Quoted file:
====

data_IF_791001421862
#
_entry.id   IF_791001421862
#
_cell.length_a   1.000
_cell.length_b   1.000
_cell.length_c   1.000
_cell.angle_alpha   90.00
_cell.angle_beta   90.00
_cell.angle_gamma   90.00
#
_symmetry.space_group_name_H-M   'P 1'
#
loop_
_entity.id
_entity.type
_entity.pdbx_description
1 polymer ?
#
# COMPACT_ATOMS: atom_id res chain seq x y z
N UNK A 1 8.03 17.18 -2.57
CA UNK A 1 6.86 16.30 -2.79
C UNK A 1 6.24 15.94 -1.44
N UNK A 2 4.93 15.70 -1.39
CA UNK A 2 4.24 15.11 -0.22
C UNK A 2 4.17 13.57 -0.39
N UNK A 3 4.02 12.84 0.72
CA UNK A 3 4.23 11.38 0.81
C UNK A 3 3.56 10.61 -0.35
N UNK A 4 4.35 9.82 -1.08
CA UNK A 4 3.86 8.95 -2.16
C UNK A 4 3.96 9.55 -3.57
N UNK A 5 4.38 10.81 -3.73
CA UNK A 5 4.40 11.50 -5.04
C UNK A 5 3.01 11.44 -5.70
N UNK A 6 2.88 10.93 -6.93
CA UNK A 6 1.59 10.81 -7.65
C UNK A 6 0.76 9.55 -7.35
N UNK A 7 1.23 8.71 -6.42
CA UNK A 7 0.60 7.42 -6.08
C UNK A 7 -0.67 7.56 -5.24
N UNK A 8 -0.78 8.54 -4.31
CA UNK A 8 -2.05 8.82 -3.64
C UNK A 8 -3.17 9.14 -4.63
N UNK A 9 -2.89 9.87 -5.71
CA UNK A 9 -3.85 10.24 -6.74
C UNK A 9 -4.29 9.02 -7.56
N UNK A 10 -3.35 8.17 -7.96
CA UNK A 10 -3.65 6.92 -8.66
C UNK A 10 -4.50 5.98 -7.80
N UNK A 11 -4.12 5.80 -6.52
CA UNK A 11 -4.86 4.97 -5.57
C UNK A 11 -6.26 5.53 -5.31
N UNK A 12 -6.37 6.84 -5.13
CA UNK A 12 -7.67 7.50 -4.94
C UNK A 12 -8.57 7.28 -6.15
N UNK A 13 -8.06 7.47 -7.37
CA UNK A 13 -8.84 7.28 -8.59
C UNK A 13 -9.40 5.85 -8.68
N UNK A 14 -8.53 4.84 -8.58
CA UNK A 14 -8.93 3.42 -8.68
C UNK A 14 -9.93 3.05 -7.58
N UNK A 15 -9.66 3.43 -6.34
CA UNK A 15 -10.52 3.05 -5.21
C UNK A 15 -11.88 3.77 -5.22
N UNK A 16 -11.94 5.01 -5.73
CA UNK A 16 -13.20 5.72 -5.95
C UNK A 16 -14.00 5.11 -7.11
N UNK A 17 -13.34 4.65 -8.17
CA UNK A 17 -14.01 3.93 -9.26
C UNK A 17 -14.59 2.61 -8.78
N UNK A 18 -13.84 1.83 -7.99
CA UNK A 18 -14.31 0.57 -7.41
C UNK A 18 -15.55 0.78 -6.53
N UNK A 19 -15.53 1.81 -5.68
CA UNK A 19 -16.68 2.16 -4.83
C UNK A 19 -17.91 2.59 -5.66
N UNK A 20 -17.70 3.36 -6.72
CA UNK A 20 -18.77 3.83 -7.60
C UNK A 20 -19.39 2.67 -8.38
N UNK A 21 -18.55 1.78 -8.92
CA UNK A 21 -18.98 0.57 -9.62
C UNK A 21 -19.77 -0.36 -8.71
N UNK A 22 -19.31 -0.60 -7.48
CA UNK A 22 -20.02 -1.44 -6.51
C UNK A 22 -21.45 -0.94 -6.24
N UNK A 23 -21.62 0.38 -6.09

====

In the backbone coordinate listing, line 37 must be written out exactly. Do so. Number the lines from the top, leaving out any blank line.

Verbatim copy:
CA UNK A 6 1.59 10.81 -7.65